The release of the new second-generation Intel Core processor family is bit of a landmark moment for developers. These processors, the Core i3, Core i5 and Core i7, are developed on the Sandy Bridge microarchitecture.
This microarchitecture is smart in the sense that it combines visual and 3D graphics technology on a single chip. The Core i5 and Core i7 processors have four cores and eight threads while the Core i3 has two cores and four threads.
When releasing these second-generation Core processors, Intel said the new graphics technology is aimed at areas where most people are computing today, that is: high-definition video (HD), photos, mainstream gaming, multitasking, online socialising and multimedia.
Enhanced visual technologies such as next-generation Intel HD graphics are built into these chips. In real terms this means that your average computer user and gamer is going to get superior graphics quality on their laptops and PCs. That is, they don’t need to plug in discrete graphics cards to get better quality graphics.
As such, the processors set a new benchmark for computer graphics which is good news for developers. And as quad-core processors, the Core i5 and Core i7 are going mainstream which is also good news for developers.
By bringing these two elements together, enhanced graphics and multicore processors, developers are going to be able develop parallel software for a widespread and mainstream market, and also, in a sense set a new benchmark for software standards.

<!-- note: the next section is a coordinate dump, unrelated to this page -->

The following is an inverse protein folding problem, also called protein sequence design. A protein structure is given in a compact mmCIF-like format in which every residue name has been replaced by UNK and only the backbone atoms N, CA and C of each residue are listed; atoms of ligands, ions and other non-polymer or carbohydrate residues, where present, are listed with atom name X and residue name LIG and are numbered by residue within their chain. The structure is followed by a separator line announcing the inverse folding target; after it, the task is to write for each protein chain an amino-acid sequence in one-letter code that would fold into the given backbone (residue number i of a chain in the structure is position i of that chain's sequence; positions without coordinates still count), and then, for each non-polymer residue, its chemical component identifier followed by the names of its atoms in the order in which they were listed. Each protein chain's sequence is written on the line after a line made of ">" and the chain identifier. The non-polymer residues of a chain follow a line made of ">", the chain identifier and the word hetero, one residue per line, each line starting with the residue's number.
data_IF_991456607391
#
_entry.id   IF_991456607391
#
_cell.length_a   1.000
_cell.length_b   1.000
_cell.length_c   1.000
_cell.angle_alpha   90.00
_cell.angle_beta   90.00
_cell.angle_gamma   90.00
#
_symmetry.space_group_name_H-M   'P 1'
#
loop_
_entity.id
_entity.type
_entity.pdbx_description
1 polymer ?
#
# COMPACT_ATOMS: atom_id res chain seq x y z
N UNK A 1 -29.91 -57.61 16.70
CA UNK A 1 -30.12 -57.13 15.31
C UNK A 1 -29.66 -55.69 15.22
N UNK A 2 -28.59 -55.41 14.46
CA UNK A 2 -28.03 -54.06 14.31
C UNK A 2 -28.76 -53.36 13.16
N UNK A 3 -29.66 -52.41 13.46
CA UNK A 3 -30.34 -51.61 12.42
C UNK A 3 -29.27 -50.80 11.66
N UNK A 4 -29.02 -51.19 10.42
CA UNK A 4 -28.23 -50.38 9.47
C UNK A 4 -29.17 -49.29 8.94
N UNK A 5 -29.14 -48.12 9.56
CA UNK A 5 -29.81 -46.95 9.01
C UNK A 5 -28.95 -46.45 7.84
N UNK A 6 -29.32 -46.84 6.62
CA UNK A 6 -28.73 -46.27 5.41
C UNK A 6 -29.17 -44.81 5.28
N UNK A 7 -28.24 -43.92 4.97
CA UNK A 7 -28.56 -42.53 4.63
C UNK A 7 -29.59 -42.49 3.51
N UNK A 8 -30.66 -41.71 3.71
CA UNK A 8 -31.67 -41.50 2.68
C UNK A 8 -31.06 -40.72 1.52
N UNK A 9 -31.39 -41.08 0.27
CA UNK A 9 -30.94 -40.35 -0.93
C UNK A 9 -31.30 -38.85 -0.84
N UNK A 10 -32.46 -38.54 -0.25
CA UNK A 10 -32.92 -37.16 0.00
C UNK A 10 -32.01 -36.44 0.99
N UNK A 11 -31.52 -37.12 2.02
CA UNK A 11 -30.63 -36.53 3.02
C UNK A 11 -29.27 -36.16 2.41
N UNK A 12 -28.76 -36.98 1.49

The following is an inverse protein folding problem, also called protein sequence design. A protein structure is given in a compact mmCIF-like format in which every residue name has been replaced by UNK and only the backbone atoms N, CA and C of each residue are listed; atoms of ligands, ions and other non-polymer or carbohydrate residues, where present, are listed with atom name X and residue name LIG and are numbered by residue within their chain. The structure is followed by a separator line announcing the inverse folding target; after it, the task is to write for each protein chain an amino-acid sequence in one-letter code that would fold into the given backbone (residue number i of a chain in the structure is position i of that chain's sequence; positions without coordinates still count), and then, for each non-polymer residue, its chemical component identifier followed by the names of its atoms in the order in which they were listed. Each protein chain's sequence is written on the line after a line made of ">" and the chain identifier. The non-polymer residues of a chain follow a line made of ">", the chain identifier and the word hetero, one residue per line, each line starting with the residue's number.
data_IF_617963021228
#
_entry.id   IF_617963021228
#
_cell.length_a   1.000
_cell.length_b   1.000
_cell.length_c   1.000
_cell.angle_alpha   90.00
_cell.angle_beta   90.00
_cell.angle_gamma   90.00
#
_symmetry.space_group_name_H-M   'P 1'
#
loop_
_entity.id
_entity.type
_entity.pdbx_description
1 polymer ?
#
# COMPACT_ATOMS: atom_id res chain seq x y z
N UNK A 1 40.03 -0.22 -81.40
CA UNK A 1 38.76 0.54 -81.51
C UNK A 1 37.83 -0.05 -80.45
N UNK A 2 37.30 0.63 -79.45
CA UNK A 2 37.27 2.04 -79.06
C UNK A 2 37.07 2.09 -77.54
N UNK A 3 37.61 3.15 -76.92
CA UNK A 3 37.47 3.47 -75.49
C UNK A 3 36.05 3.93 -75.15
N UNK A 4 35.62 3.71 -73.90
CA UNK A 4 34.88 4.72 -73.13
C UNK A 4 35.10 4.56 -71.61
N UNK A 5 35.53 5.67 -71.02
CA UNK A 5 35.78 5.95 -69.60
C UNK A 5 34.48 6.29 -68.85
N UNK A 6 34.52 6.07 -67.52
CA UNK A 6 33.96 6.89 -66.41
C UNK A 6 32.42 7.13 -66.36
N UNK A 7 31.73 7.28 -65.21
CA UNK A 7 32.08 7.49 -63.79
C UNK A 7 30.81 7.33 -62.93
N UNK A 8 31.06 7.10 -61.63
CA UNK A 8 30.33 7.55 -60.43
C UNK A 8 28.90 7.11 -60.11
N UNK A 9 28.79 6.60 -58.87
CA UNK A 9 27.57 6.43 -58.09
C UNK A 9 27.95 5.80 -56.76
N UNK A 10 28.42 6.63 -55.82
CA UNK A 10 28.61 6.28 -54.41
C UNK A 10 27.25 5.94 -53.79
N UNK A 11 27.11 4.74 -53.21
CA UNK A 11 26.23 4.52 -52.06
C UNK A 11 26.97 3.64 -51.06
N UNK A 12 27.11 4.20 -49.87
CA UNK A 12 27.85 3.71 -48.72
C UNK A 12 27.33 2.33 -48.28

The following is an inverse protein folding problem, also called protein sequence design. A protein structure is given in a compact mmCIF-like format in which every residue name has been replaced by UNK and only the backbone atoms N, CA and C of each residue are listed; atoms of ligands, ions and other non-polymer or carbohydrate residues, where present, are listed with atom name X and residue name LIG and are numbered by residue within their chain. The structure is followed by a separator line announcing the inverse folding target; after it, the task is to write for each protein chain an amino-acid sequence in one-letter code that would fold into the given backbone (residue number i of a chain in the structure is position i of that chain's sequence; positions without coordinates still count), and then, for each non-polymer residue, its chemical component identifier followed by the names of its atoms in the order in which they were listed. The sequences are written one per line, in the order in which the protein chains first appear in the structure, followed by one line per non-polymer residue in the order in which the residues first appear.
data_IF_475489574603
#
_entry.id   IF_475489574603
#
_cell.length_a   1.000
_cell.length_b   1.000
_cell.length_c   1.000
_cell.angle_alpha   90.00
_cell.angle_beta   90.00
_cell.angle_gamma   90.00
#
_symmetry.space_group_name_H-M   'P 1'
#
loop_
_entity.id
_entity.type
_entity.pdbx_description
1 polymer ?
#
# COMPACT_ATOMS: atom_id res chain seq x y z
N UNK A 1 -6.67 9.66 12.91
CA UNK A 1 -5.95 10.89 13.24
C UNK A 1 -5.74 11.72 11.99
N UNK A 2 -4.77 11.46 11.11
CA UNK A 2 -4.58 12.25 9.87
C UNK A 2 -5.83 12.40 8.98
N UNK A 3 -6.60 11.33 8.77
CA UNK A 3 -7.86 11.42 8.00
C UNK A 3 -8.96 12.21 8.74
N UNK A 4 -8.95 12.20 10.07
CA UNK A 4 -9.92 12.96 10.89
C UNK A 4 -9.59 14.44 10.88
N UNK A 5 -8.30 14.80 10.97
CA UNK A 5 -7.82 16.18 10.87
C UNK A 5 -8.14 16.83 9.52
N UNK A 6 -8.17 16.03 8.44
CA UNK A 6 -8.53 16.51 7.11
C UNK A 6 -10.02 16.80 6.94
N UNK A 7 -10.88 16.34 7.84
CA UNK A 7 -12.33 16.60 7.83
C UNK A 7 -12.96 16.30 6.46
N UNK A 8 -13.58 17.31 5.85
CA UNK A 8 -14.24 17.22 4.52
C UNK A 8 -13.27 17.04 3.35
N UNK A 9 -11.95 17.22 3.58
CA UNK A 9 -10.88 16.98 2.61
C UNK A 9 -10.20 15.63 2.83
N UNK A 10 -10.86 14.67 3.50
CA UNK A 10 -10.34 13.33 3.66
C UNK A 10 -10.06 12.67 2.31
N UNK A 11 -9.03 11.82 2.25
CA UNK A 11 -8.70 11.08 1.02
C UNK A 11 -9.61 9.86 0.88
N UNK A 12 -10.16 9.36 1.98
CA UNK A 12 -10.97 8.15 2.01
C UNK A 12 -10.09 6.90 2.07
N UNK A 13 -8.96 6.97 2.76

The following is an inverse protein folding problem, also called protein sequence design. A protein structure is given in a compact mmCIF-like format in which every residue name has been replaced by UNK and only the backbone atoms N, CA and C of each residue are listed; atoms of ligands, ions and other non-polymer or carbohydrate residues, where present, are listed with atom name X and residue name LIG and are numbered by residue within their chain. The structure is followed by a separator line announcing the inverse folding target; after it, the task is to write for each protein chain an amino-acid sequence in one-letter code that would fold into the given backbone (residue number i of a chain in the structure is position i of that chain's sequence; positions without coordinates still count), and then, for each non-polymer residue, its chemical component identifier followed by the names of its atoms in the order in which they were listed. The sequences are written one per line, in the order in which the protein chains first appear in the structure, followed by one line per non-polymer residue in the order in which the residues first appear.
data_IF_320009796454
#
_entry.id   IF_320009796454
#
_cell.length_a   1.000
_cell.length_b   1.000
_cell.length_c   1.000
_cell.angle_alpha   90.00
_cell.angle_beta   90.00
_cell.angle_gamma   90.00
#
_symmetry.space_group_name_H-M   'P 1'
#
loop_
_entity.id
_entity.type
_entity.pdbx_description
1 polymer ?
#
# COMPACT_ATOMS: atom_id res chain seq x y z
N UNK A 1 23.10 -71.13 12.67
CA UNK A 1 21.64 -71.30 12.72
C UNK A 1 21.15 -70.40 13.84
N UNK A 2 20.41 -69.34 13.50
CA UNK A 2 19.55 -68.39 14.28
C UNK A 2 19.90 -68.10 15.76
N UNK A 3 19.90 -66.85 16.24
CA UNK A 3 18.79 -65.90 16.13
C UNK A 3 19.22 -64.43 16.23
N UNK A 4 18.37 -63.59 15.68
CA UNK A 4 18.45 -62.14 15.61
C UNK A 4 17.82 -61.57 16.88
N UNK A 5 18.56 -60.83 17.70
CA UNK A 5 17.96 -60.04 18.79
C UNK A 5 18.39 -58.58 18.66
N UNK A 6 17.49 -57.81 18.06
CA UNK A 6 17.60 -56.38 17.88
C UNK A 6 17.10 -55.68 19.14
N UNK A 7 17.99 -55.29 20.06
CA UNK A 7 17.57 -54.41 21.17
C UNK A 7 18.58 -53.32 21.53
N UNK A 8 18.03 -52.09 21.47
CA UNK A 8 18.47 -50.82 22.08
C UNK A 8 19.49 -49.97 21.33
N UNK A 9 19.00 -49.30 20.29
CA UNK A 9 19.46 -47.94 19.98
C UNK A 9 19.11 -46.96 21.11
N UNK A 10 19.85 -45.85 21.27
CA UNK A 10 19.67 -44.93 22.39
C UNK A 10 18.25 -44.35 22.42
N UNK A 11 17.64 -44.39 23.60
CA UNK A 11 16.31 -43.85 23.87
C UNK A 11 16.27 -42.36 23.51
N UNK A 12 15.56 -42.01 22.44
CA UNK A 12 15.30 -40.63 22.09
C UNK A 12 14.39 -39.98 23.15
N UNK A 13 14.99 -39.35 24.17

Sandy Bridge is a fundamentally new microarchitecture for Intel which blends the microarchitectures of the Pentium Pro and the Pentium 4 with a new implementation of the GenX graphics architecture (PDF). The result is a tightly integrated chip with a novel system infrastructure.
Real World Tech provides an extremely detailed analysis of Sandy Bridge, pointing out among other things how it changes the underlying out-of-order engine and uses a more efficient approach to track, reorder, rename and dynamically schedule operations to achieve the limit of data flow.
Real World Tech also mentions Sandy Bridge’s micro operation cache is also a huge improvement for the front-end, by largely eliminating many of the vagaries of x86 fetch and decode. AVX improves execution throughput and most importantly, the more flexible memory pipelines benefit almost all workloads.
The Intel HD graphics also supports Intel Clear Video Technology and DirectX Video Acceleration (DXVA) for accelerated video processing, a clear benefit for games developers looking to produce high-quality video in their games or even introduce ground-breaking video features into games.
During a presentation of these new processors in India, Siva Kumar of Intel mentioned an interesting fact. He said by 2013, 90% of all Web traffic would be video based. This statement may be speculative but it’s a point worth keeping in mind as software development gets underway.